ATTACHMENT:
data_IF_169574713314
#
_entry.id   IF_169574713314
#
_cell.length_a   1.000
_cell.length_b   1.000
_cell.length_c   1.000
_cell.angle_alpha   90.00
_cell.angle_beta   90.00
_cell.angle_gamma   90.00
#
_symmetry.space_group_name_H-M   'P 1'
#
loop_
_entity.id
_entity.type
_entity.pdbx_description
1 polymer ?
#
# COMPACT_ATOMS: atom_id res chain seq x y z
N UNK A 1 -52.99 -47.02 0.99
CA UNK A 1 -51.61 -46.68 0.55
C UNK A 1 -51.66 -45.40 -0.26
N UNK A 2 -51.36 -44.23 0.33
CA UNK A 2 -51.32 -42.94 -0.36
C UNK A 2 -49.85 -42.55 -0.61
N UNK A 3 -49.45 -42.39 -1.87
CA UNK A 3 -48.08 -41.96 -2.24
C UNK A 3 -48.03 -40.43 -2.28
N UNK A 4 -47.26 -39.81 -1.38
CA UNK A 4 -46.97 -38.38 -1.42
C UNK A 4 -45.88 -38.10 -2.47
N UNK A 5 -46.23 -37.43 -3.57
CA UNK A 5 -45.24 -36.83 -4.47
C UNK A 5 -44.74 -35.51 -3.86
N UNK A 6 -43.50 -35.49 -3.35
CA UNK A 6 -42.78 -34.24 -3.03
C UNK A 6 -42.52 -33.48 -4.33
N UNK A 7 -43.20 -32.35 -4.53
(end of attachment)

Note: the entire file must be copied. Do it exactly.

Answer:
data_IF_169574713314
#
_entry.id   IF_169574713314
#
_cell.length_a   1.000
_cell.length_b   1.000
_cell.length_c   1.000
_cell.angle_alpha   90.00
_cell.angle_beta   90.00
_cell.angle_gamma   90.00
#
_symmetry.space_group_name_H-M   'P 1'
#
loop_
_entity.id
_entity.type
_entity.pdbx_description
1 polymer ?
#
# COMPACT_ATOMS: atom_id res chain seq x y z
N UNK A 1 -52.99 -47.02 0.99
CA UNK A 1 -51.61 -46.68 0.55
C UNK A 1 -51.66 -45.40 -0.26
N UNK A 2 -51.36 -44.23 0.33
CA UNK A 2 -51.32 -42.94 -0.36
C UNK A 2 -49.85 -42.55 -0.61
N UNK A 3 -49.45 -42.39 -1.87
CA UNK A 3 -48.08 -41.96 -2.24
C UNK A 3 -48.03 -40.43 -2.28
N UNK A 4 -47.26 -39.81 -1.38
CA UNK A 4 -46.97 -38.38 -1.42
C UNK A 4 -45.88 -38.10 -2.47
N UNK A 5 -46.23 -37.43 -3.57
CA UNK A 5 -45.24 -36.83 -4.47
C UNK A 5 -44.74 -35.51 -3.86
N UNK A 6 -43.50 -35.49 -3.35
CA UNK A 6 -42.78 -34.24 -3.03
C UNK A 6 -42.52 -33.48 -4.33
N UNK A 7 -43.20 -32.35 -4.53